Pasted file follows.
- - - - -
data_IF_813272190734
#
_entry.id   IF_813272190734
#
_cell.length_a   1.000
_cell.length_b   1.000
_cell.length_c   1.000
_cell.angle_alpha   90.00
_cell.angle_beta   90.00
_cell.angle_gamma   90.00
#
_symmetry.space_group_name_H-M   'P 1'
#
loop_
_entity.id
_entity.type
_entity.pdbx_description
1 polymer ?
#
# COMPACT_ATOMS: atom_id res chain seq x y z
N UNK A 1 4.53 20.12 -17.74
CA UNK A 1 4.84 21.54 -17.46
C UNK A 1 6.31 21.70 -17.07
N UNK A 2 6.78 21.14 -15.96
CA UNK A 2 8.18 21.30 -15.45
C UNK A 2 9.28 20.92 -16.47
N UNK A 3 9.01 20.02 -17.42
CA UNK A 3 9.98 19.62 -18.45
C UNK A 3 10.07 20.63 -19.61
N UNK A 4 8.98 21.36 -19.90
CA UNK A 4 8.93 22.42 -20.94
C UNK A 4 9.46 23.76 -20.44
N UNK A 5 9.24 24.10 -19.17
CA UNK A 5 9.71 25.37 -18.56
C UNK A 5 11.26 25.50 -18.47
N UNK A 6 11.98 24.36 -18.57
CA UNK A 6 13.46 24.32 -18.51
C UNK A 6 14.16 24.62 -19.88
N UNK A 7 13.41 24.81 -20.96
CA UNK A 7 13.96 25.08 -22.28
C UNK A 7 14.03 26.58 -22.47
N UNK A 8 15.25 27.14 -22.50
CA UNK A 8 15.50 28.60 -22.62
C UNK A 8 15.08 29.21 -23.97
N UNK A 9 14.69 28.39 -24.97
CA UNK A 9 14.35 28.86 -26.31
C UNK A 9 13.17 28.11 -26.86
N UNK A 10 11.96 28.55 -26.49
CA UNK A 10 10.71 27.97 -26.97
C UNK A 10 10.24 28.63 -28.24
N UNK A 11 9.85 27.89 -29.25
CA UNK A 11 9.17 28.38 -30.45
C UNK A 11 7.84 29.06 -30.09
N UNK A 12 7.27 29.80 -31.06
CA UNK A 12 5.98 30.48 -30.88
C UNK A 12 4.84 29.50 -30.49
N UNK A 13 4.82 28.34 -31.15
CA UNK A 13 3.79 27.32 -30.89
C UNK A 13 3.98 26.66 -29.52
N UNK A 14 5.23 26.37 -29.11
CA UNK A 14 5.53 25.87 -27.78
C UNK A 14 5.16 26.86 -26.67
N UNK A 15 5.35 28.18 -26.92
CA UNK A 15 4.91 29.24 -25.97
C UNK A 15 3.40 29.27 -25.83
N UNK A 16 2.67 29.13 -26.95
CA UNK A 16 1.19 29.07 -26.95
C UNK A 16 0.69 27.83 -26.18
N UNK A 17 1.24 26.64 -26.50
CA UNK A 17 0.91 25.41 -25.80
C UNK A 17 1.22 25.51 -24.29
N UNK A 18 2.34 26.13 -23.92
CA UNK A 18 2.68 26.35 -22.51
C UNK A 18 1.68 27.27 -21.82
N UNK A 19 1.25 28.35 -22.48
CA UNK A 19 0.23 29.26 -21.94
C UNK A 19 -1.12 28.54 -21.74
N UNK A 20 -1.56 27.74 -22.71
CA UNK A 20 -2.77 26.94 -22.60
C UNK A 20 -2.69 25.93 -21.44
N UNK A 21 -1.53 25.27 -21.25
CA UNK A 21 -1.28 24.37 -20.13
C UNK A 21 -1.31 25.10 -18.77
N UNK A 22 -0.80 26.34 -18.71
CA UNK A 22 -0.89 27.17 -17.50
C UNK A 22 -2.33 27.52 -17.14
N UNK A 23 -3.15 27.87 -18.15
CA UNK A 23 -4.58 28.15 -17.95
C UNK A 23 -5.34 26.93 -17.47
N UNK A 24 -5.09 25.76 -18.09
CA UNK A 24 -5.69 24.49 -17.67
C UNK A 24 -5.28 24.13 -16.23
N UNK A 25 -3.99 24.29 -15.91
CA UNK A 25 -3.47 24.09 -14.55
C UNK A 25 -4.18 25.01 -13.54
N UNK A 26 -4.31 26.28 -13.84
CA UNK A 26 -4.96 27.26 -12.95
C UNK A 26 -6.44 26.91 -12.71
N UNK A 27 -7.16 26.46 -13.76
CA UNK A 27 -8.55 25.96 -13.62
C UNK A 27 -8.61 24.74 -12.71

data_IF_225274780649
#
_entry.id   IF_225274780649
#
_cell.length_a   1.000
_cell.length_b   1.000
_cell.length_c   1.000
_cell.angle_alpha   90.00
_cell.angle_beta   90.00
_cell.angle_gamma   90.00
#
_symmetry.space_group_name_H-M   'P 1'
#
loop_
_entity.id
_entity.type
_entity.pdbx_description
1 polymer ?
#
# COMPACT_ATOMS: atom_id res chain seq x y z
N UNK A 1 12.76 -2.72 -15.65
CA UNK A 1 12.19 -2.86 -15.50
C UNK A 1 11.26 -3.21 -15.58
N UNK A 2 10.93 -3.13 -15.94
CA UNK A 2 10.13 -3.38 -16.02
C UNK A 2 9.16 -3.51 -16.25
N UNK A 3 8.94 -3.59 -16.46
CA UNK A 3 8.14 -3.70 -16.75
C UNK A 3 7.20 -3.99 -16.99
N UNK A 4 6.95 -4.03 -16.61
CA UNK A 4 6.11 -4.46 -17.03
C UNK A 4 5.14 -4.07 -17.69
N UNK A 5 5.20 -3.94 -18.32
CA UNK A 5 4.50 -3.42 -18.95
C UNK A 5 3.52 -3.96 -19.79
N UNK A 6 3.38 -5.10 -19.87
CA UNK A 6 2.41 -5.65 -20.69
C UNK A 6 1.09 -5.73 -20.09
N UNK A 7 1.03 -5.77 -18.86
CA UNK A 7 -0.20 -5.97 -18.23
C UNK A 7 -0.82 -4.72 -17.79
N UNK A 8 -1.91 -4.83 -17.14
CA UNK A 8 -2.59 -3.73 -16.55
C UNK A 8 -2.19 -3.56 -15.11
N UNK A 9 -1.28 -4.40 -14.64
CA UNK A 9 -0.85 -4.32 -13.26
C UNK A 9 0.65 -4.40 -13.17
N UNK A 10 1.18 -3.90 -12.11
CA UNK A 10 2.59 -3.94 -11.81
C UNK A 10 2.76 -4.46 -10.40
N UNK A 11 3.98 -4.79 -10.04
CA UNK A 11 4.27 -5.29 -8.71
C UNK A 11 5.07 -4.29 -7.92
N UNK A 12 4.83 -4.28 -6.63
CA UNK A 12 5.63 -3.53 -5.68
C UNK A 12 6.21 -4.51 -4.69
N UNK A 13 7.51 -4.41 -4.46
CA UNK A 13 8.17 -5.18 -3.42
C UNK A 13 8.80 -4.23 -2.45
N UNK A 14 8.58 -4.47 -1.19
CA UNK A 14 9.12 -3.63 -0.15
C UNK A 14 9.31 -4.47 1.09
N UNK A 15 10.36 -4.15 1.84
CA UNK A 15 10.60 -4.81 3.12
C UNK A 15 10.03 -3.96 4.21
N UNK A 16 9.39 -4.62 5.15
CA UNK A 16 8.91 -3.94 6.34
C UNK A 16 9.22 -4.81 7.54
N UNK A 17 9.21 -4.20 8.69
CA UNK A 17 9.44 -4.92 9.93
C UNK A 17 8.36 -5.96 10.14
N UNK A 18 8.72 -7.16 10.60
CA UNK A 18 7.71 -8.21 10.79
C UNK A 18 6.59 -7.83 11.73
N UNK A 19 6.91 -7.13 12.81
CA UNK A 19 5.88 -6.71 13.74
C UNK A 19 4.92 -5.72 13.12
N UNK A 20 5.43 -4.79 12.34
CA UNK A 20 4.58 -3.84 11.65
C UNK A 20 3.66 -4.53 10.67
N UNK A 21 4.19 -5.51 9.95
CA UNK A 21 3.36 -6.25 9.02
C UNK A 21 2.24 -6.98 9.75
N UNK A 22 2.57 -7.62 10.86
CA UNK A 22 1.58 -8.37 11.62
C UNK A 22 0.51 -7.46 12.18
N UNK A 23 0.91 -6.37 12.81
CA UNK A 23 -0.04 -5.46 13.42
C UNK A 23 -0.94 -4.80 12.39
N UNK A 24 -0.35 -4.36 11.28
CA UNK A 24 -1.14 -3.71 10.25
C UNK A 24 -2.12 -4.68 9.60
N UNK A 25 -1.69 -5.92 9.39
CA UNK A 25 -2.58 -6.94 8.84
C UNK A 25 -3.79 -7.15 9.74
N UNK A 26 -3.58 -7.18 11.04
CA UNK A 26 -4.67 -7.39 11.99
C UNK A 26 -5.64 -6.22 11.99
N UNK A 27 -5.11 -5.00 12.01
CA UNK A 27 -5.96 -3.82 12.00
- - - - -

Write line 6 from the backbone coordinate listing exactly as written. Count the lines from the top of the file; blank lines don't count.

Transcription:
_cell.length_b   1.000